Wakefield Canada

When a truly revolutionary product is introduced, sometimes a major investment is required to capture the new market. Wakefield Canada made the decision in 2010 to invest in production equipment and distribution infrastructure for H2Blu, its diesel exhaust fluid.

The Environmental Protection Agency (EPA) and the Canadian Environmental Protection Act (CEPA) require all on-road diesel engines built after 2009 to meet new air quality regulations focused on dramatically reducing the emission of nitrous oxide in the United States and Canada.

Currently, the only technology that enables diesel engines to meet the new standards is selective catalytic reduction (SCR), which requires the use of a diesel exhaust fluid (DEF) that is sprayed into a vehicle’s exhaust stream to virtually eliminate its emission of nitrous oxides. Despite industry uncertainty about the acceptance and effectiveness of the new technology, Wakefield Canada decided to invest in offering it.

“It has to be incredibly pure and clean and can be easily contaminated,” emphasizes Mike Cowley, Wakefield Canada vice president of supply chain. “SCR vehicles have their own separate DEF tank, and every link in the supply chain from manufacturing right through to dispensing it into the vehicle’s DEF tank has had to be created from scratch.”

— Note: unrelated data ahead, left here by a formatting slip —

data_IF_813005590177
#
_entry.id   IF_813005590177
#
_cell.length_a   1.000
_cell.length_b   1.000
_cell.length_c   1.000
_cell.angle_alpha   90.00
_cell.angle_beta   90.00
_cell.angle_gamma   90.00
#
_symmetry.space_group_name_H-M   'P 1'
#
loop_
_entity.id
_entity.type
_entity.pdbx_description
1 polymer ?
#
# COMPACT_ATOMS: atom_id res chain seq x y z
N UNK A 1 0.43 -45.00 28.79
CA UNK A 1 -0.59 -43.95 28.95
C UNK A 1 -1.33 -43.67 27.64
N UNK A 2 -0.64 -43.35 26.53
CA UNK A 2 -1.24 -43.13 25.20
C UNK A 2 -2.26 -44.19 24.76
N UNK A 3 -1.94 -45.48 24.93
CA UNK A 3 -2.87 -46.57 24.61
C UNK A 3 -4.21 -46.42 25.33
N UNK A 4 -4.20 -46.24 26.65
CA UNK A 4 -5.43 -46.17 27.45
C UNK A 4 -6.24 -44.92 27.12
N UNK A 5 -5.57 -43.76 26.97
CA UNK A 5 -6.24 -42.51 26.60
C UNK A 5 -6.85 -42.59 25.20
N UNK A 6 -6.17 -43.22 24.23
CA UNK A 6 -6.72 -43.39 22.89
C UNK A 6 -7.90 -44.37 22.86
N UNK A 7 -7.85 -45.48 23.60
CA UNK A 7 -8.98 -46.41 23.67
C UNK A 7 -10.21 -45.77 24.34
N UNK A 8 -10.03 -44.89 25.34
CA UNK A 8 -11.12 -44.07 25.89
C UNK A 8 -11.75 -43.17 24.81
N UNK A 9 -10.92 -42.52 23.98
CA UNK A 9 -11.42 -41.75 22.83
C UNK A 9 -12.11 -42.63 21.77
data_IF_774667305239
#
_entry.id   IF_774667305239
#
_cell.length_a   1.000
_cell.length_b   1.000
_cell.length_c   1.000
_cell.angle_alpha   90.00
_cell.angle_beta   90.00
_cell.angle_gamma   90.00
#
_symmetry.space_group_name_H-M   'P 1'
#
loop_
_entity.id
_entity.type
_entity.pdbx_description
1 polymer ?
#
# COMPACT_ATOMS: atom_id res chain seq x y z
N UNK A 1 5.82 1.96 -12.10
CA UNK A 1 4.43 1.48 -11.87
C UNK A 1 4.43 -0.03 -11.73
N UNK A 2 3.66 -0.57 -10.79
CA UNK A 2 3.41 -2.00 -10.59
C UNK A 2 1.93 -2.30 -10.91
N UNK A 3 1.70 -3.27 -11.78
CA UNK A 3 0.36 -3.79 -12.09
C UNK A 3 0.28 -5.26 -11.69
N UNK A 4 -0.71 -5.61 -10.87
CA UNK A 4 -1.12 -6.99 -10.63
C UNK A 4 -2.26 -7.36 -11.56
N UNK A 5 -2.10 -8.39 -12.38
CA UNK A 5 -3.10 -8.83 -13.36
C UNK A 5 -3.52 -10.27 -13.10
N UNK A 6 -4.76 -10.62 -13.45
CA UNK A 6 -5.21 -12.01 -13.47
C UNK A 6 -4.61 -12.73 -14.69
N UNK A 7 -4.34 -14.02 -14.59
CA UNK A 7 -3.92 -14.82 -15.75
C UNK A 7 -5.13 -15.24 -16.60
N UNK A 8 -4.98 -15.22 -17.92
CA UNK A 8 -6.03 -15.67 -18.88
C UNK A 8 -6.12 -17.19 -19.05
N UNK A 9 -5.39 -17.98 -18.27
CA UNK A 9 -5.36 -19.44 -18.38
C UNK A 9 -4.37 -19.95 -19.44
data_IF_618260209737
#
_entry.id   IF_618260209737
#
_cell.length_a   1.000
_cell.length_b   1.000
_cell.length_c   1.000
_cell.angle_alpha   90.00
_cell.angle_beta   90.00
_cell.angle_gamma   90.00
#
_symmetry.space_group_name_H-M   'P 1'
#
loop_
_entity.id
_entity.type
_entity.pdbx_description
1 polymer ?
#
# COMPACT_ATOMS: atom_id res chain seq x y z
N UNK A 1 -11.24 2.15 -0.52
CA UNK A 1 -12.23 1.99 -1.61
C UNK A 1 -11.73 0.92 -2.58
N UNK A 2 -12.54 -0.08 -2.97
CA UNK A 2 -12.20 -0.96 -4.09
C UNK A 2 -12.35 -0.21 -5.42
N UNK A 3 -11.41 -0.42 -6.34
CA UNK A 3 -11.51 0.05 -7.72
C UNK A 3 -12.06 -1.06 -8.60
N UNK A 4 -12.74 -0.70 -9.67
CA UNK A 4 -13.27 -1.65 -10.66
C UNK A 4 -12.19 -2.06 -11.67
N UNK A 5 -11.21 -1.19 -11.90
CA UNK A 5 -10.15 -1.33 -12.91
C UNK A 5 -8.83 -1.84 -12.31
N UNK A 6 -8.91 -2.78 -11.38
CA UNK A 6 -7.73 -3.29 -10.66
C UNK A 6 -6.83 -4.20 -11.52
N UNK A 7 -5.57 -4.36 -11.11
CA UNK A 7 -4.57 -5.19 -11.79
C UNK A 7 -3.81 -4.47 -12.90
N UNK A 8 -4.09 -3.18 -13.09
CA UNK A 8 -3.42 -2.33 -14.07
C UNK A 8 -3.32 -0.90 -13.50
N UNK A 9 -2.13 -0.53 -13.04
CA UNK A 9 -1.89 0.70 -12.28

Wakefield Canada’s national transportation manager, Don McKinnon, and Dependable Truck and Tank in Brampton, Ontario, designed and fabricated the pumping equipment and trucks to deliver and dispense H2Blu. Wakefield Canada also developed several sizes of tanks to store and dispense H2Blu at its customers’ sites.

An additional complication of designing the delivery vehicle pumping and metering systems was that they have to be certified by Measurement Canada. Measure­ment Canada is the governing body for all legal-for-trade measurement systems in Canada.

Wakefield Canada recommends the size of tank a customer needs based on the quantity of the customer’s consumption of H2Blu. It installs a TankLink device on the customer’s tank that signals Wakefield Canada through a cell phone connection when the tank is getting low.

“We manage your inventory for you,” Cowley explains. “You don’t call us. We manage your inventory through TankLink, plan and perform deliveries as required, and then send you a bill for the amount of H2Blu we delivered.”

Different Software

Wakefield Canada is the sole blender and distributor in Canada of Castrol oil products in addition to H2Blu. The company was founded in 2005 out of a strategic partnership with BP Lubricants to assume stewardship of the Castrol brand in Canada.

Cowley estimates that the company’s fleet of 40 trucks stationed in six locations deliver 97 percent of Wakefield Canada’s bulk oil throughout Canada. Package goods are delivered to distributors and major retailers, which then ship them to each of their locations.

Currently, Wakefield Canada is using two different generations of the same enterprise resource planning (ERP) software. One version was installed when Wakefield Canada purchased the blending and packaging plant from BP in 2010. Soon, the two generations of software will be converted to one unified version of the next generation so the entire company will be on the same ERP software system.